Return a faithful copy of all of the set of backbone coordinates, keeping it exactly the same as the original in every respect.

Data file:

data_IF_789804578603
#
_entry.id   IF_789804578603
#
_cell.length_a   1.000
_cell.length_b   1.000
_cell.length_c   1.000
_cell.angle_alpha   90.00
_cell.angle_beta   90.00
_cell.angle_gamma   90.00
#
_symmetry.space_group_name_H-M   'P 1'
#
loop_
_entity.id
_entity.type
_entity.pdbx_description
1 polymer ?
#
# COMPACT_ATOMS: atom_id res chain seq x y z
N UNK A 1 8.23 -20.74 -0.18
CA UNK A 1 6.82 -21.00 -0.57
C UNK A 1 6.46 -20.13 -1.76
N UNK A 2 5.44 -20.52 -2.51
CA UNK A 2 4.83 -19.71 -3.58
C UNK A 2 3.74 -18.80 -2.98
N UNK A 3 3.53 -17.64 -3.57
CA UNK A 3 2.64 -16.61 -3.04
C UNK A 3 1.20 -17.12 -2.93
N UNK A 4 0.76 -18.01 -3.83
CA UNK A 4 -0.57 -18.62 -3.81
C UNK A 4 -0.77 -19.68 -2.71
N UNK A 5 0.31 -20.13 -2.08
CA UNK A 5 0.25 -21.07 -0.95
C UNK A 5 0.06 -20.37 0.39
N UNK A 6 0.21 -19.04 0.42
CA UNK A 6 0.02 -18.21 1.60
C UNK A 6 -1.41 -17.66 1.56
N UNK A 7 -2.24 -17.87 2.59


data_IF_789804578603
#
_entry.id   IF_789804578603
#
_cell.length_a   1.000
_cell.length_b   1.000
_cell.length_c   1.000
_cell.angle_alpha   90.00
_cell.angle_beta   90.00
_cell.angle_gamma   90.00
#
_symmetry.space_group_name_H-M   'P 1'
#
loop_
_entity.id
_entity.type
_entity.pdbx_description
1 polymer ?
#
# COMPACT_ATOMS: atom_id res chain seq x y z
N UNK A 1 8.23 -20.74 -0.18
CA UNK A 1 6.82 -21.00 -0.57
C UNK A 1 6.46 -20.13 -1.76
N UNK A 2 5.44 -20.52 -2.51
CA UNK A 2 4.83 -19.71 -3.58
C UNK A 2 3.74 -18.80 -2.98
N UNK A 3 3.53 -17.64 -3.57
CA UNK A 3 2.64 -16.61 -3.04
C UNK A 3 1.20 -17.12 -2.93
N UNK A 4 0.76 -18.01 -3.83
CA UNK A 4 -0.57 -18.62 -3.81
C UNK A 4 -0.77 -19.68 -2.71
N UNK A 5 0.31 -20.13 -2.08
CA UNK A 5 0.25 -21.07 -0.95
C UNK A 5 0.06 -20.37 0.39
N UNK A 6 0.21 -19.04 0.42
CA UNK A 6 0.02 -18.21 1.60
C UNK A 6 -1.41 -17.66 1.56
N UNK A 7 -2.24 -17.87 2.59